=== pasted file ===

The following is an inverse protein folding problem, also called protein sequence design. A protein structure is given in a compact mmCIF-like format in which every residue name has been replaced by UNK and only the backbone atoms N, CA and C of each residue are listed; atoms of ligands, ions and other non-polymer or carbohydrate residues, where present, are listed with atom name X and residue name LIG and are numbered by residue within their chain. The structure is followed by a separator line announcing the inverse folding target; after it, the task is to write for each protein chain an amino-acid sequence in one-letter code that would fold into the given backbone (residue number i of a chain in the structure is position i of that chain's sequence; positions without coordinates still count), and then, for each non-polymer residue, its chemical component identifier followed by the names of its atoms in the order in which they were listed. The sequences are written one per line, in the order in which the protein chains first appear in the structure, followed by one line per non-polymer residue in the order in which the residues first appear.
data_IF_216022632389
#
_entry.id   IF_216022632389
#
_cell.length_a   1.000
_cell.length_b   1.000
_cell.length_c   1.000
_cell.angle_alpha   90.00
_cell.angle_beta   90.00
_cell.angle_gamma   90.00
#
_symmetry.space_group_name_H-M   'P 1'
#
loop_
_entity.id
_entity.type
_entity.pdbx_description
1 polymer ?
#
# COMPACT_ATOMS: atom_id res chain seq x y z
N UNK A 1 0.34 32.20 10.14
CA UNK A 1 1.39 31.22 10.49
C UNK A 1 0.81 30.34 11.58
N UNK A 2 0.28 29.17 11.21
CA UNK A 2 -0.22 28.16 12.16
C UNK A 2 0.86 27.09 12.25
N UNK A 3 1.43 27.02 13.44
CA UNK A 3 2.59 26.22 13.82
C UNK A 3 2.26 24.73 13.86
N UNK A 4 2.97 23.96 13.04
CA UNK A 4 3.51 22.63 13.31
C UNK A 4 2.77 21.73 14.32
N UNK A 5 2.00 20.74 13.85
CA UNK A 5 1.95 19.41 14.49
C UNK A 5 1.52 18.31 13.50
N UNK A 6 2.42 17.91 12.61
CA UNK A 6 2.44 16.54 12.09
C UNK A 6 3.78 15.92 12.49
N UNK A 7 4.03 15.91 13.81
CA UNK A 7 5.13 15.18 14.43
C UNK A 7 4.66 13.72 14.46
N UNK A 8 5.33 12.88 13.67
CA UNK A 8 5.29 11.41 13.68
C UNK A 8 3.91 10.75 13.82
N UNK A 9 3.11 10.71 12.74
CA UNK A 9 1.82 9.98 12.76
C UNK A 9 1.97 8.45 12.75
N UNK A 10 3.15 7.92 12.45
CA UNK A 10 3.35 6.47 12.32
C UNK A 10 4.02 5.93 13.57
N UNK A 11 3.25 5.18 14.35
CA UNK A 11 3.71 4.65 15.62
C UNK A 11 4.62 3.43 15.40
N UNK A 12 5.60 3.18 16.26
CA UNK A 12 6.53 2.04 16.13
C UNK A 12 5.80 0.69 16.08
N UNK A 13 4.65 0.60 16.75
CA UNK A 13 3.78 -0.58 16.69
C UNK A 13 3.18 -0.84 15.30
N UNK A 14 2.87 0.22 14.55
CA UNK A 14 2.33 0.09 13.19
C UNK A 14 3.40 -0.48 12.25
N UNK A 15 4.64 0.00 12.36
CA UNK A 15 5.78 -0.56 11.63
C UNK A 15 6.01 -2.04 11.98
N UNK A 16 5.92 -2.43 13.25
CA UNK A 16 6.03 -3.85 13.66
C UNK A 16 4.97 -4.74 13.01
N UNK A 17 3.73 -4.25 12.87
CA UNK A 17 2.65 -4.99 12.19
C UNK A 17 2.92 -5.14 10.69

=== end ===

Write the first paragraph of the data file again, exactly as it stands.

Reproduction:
The following is an inverse protein folding problem, also called protein sequence design. A protein structure is given in a compact mmCIF-like format in which every residue name has been replaced by UNK and only the backbone atoms N, CA and C of each residue are listed; atoms of ligands, ions and other non-polymer or carbohydrate residues, where present, are listed with atom name X and residue name LIG and are numbered by residue within their chain. The structure is followed by a separator line announcing the inverse folding target; after it, the task is to write for each protein chain an amino-acid sequence in one-letter code that would fold into the given backbone (residue number i of a chain in the structure is position i of that chain's sequence; positions without coordinates still count), and then, for each non-polymer residue, its chemical component identifier followed by the names of its atoms in the order in which they were listed. The sequences are written one per line, in the order in which the protein chains first appear in the structure, followed by one line per non-polymer residue in the order in which the residues first appear.